If you've never had the opportunity to see Border Collies do what they were bred to do, it's an amazing experience. But I never realized it could be such an amusing experience.

Glacier on the Move

I've just finished going through my geoblogs, and no one seems to have picked this up, so here you go. National Geographic has posted an awesome video composed of 436 individual photos taken between May and September, 2007, of the Columbia Glacier near Valdez Ak. They are pushing this, predictably, as evidence of global warming. While I find the video a wonderous thing to watch (I've viewed it now 5 or 6 times), I do not think that showing a glacier receding during the summer is very useful evidence of climate change. It's good evidence of summer. The article implies that this is a multi-year project, which is good... as long as they focus on the same glacier(s) over a period of years to decadal time scales. Which the article does not clarify.

I feel that tossing out such shoddy "evidence" merely encourages the climate deniers, and does not help the case at all. While I applaud the video, I dislike the spin.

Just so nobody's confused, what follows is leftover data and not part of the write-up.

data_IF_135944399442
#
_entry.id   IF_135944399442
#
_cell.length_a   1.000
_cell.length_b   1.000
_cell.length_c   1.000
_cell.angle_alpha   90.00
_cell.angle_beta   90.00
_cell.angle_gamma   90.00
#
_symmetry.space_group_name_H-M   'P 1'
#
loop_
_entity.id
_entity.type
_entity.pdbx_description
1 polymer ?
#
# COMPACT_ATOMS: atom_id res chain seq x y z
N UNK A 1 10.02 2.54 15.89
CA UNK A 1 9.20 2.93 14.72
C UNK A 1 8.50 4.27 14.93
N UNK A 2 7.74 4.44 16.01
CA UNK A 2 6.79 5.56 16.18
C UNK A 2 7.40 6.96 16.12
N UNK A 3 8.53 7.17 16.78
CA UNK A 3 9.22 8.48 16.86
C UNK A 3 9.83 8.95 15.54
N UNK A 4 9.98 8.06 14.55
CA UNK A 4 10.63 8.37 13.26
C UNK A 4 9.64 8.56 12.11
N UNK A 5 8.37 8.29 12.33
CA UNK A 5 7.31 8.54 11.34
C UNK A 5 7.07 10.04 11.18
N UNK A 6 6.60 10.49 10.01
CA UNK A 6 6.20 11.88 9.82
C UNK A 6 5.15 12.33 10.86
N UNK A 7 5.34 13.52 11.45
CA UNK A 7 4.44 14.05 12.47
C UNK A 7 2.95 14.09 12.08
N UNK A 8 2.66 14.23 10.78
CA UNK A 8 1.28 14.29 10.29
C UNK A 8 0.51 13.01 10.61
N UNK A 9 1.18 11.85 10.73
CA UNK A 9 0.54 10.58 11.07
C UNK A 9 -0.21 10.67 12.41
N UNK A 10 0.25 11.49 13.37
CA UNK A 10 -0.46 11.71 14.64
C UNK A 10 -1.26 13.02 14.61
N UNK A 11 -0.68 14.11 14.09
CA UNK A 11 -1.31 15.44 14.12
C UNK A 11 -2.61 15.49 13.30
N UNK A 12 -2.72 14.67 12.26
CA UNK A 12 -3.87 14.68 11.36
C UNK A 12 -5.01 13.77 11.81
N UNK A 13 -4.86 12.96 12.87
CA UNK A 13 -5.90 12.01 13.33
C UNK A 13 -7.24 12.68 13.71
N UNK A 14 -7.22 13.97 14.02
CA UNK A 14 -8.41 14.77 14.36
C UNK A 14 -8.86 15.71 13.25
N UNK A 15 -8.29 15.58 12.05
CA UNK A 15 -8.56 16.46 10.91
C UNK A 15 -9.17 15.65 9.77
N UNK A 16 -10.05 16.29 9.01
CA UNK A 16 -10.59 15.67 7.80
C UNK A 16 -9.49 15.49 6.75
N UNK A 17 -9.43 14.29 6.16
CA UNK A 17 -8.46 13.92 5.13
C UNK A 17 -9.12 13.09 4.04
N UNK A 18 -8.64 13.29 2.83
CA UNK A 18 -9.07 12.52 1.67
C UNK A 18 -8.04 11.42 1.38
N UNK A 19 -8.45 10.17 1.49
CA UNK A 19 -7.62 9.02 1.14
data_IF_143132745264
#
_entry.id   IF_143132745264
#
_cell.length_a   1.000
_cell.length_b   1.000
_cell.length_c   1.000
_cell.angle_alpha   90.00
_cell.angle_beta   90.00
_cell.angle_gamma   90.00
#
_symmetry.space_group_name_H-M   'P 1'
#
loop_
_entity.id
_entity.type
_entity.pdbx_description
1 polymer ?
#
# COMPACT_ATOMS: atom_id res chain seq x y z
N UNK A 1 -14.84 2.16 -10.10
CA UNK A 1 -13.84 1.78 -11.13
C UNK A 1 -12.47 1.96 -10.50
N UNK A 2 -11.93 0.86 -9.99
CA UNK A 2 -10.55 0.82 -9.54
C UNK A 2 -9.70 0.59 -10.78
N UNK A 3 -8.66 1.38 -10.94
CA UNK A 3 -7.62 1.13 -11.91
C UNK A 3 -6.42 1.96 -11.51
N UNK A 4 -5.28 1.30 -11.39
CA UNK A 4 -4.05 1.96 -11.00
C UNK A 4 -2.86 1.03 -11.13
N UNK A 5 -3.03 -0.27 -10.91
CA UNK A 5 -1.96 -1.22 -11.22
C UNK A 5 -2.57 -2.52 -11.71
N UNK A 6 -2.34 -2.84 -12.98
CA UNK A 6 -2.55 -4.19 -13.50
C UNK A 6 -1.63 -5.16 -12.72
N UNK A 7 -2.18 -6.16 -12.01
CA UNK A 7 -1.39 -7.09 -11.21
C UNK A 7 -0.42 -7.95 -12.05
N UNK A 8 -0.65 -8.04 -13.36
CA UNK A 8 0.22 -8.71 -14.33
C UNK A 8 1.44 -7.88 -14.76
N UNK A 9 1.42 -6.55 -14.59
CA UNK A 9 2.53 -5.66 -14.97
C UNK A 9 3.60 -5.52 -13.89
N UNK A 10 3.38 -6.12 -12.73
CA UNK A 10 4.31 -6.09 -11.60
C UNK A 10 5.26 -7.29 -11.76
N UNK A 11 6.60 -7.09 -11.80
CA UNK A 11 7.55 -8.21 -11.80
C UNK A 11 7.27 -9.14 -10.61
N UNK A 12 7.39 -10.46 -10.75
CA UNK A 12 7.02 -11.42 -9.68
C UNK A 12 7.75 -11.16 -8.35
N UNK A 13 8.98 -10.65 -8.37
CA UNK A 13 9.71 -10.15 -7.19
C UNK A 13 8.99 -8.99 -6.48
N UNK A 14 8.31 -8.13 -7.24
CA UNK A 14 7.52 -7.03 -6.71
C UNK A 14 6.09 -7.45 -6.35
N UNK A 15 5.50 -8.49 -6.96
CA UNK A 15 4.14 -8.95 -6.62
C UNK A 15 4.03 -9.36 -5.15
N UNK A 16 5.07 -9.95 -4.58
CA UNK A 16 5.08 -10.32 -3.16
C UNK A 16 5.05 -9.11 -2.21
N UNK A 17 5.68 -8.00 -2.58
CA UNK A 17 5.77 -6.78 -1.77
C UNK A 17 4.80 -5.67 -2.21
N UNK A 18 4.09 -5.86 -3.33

Hat Tip to Swans on Tea.


There's apparently some major excitement going on in my cozy little burg this morning... some guy is barracaded in an apartment building... just saw a swat vehicle drive by, maybe it's over... and a full swat team is outside. The incident is at 25th and Harrison, about 3 blocks north and 8 blocks west of my current coffee-rific location. Not clear whether there's a hostage involved... there goes a police car. News articles here, here and here. Our local rag, the Gazette-Times, is up to its usual standards with nuttin as of this post.

Funny how this webified world works... JD (who sent me the conflicker finder I just posted) sent me a chat message from his work in Salem, about 30 miles away. I got on Google and immediately found the three articles above. Just a few years ago, I wouldn't have heard of this until tomorrow.